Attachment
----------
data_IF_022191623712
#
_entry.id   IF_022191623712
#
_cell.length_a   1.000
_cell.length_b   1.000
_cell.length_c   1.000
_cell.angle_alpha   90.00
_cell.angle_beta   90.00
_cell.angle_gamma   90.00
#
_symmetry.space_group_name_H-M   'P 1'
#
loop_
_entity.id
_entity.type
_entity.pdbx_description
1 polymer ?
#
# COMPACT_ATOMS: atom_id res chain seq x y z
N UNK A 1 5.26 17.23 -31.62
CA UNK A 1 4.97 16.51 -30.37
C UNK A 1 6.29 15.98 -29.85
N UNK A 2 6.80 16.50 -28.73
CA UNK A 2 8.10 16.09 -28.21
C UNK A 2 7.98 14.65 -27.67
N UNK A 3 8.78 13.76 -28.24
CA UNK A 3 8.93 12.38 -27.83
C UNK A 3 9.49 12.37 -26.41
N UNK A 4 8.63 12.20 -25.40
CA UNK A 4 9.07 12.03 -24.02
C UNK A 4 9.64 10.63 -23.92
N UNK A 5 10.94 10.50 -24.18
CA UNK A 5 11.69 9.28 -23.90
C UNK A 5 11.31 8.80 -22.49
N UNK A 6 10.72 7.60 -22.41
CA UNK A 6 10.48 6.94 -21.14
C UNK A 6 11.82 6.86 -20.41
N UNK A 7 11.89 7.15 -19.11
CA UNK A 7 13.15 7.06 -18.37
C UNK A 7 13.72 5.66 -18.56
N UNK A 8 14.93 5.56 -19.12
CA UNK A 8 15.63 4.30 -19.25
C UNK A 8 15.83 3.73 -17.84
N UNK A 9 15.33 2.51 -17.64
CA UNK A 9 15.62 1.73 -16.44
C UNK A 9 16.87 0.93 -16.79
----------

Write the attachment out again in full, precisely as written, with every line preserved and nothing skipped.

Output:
data_IF_022191623712
#
_entry.id   IF_022191623712
#
_cell.length_a   1.000
_cell.length_b   1.000
_cell.length_c   1.000
_cell.angle_alpha   90.00
_cell.angle_beta   90.00
_cell.angle_gamma   90.00
#
_symmetry.space_group_name_H-M   'P 1'
#
loop_
_entity.id
_entity.type
_entity.pdbx_description
1 polymer ?
#
# COMPACT_ATOMS: atom_id res chain seq x y z
N UNK A 1 5.26 17.23 -31.62
CA UNK A 1 4.97 16.51 -30.37
C UNK A 1 6.29 15.98 -29.85
N UNK A 2 6.80 16.50 -28.73
CA UNK A 2 8.10 16.09 -28.21
C UNK A 2 7.98 14.65 -27.67
N UNK A 3 8.78 13.76 -28.24
CA UNK A 3 8.93 12.38 -27.83
C UNK A 3 9.49 12.37 -26.41
N UNK A 4 8.63 12.20 -25.40
CA UNK A 4 9.07 12.03 -24.02
C UNK A 4 9.64 10.63 -23.92
N UNK A 5 10.94 10.50 -24.18
CA UNK A 5 11.69 9.28 -23.90
C UNK A 5 11.31 8.80 -22.49
N UNK A 6 10.72 7.60 -22.41
CA UNK A 6 10.48 6.94 -21.14
C UNK A 6 11.82 6.86 -20.41
N UNK A 7 11.89 7.15 -19.11
CA UNK A 7 13.15 7.06 -18.37
C UNK A 7 13.72 5.66 -18.56
N UNK A 8 14.93 5.56 -19.12
CA UNK A 8 15.63 4.30 -19.25
C UNK A 8 15.83 3.73 -17.84
N UNK A 9 15.33 2.51 -17.64
CA UNK A 9 15.62 1.73 -16.44
C UNK A 9 16.87 0.93 -16.79